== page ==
A number of the questions in the Prayer Questionnaire that accompanied the initial announcement of the Forum had to do with extraordinary experiences, i.e., do you experience inner lights, energy movements, sounds, visions, and so forth? Several Forum members expressed their concern that this kind of questioning could lead to an overfocusing on these kinds of events. This is a valid concern, but in actual fact it did not turn out to be a problem. Others rightly insisted that the peace and serenity found in prayer were more extraordinary experiences than any visions or revelations.
Various extraordinary experiences were reported: the hearing of music, voices or footsteps, the smell of flowers, the appearance of images either of unknown people or spiritual figures, and especially experiences of light in which light seems to be the divine presence drawing close, or a greenish-white light moving about a statue, etc. There are also experiences of touch in the sense of impressions of being brushed up against.
But these experiences were recounted with a sense of balance and proportion. The advice of John of the Cross on visions and revelations is widely known - that is, faith is the only proximate union with God, and extraordinary phenomena cannot be clung to lest they distract us from the goal of divine union. The Zen Buddhists give similar advice on the phenomena that appear during zazen. The overall impression from Forum members is that while these kinds of things are experienced, and even valued as precious moments, they don't seem to lead to an obsessive concern with having more and more of them.
But this still leaves two important issues that deserve further attention. First, some of the experiences reported are movements of energy that could be called kundalini-type symptoms after the well developed descriptions of energy movements in kundalini yoga. They include experiences of tingling or electric-like currents, heat, spontaneous movements, and so forth. When these things are infrequent visitors, they can be treated like extraordinary phenomena in general, i.e., not clung to or obsessed about. But when they become more frequent and persistent, they might point to an awakening of kundalini-like energies that needs to be understood and dealt with. There is a small but significant number of these kinds of awakenings being reported today.
The second point is similar. We can afford to leave unexamined the experience of seeing a vivid image, or hearing a voice if they happen only once in a while. But if they begin to multiply and disturb our equilibrium they might indicate a certain activation of the psychological unconscious that needs our attention. In that case the material surfacing would have to be treated like dreams or fantasies in order to discover what it is saying about the psyche. In both these cases, then, there is an important distinction to be made between transitory events and more persistent ones that demand our attention and call for some sort of explanation and response.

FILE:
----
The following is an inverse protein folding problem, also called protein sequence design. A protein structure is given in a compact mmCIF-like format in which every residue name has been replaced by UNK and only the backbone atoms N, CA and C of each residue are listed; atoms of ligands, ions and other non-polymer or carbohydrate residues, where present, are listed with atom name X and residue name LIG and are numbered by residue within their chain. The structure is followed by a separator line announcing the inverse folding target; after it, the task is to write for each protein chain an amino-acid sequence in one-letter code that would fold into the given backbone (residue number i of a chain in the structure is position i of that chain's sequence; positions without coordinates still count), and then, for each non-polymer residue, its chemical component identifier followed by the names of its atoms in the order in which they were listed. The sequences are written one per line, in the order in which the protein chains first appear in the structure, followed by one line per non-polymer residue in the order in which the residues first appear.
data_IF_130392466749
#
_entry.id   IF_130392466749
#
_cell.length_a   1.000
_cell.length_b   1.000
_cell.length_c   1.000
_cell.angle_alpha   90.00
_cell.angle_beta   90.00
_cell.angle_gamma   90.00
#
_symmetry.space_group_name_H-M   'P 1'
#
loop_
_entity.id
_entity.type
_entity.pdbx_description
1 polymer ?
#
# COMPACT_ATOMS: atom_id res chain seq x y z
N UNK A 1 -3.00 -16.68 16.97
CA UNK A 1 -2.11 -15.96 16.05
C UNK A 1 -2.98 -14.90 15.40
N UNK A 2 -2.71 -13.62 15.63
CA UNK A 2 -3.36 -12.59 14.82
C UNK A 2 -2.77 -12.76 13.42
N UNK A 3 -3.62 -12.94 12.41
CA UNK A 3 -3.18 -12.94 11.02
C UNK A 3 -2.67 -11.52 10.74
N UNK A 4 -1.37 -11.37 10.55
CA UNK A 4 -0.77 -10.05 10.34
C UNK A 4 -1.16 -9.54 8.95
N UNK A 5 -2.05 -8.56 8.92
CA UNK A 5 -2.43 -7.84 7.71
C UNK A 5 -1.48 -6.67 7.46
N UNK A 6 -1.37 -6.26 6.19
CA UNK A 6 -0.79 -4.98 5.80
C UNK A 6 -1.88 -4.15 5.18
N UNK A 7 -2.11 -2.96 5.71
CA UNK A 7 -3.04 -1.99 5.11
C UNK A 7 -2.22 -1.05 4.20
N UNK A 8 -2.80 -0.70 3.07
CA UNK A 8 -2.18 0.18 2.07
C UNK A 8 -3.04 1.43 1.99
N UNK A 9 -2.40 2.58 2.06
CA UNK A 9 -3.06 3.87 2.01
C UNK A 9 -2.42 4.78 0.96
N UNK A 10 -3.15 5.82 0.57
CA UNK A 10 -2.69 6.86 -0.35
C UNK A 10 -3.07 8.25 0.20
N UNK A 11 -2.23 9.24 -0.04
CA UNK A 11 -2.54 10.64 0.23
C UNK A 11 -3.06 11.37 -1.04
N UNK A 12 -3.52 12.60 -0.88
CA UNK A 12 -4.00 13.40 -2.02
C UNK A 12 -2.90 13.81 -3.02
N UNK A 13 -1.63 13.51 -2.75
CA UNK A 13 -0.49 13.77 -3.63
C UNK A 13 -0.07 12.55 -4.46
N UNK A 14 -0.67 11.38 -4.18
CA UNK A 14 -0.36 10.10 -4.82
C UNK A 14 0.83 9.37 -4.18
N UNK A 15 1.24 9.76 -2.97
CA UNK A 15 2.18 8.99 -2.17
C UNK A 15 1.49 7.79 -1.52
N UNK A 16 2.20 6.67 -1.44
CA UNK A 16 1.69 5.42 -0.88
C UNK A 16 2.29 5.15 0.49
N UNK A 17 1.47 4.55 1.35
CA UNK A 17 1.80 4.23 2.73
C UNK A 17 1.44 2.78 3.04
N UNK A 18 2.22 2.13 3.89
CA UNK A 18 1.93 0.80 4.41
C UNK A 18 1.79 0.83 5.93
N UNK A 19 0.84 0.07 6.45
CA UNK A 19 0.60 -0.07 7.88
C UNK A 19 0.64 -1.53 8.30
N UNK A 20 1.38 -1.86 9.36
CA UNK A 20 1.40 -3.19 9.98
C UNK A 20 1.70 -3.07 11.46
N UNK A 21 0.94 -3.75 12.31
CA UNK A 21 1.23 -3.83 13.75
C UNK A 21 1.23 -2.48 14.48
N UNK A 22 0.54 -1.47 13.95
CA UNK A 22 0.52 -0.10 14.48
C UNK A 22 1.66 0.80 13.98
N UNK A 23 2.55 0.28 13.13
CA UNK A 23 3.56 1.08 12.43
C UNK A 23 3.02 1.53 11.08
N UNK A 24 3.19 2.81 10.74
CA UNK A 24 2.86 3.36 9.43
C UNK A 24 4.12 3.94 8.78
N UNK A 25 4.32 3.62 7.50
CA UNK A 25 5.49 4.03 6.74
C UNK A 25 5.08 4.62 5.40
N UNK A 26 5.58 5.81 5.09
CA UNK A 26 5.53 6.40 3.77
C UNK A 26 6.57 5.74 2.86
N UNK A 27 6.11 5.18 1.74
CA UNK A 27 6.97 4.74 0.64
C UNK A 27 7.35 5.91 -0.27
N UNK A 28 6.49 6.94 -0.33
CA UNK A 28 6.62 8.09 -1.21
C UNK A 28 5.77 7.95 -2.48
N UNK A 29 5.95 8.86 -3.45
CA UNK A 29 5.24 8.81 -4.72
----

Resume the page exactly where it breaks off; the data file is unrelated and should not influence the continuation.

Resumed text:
But the problems of bringing them together harmoniously are daunting. There is not one of the currents illustrated here that does not bring with it a serious challenge to its integration in a genuine Christian spirituality, yet as the renewal of Christian spirituality grows more mature, it is important that we face these challenges.
This diagram represents just some of the factors that are converging to create the Christian spirituality of the future. The four main arrows represent: the Christian mystical, theological and metaphysical traditions; Eastern religions; Jungian psychology; and a new sense of the earth. The smaller arrows represent various currents within these major influences. For example, under the Christian mystical tradition we could list centering prayer and the Christian meditation of John Main, while under a new sense of the earth we could put creation spirituality, the spiritualities of various native peoples, etc. This does not mean that each of us will be interested in all of these areas, or even more than a few, but they are the fiery volcanic magma out of which the future of Christian spirituality could crystallize.
Let me give a concrete example of what I mean. Centering prayer is playing an important, even central, role in the current renewal of Christian contemplative spirituality in the U.S. Indeed, many Forum members practice centering prayer with profit. What, then, could possibly be the serious challenges it brings with it? The practice of centering prayer by concentrating on the prayer word results in a certain lessening of conscious discursive activity. But is there a connection between this lessening of conscious activity and the appearance of kundalini-like symptoms or the "unloading of the unconscious"? In psychological terms what I mean is this. Any effort to lessen conscious activity causes the psychic energy that flows through those activities to fall into the unconscious. There it can activate various unresolved emotional issues, or even bring about kundalini-like symptoms like movements of energy, heat, or sexual motions, etc.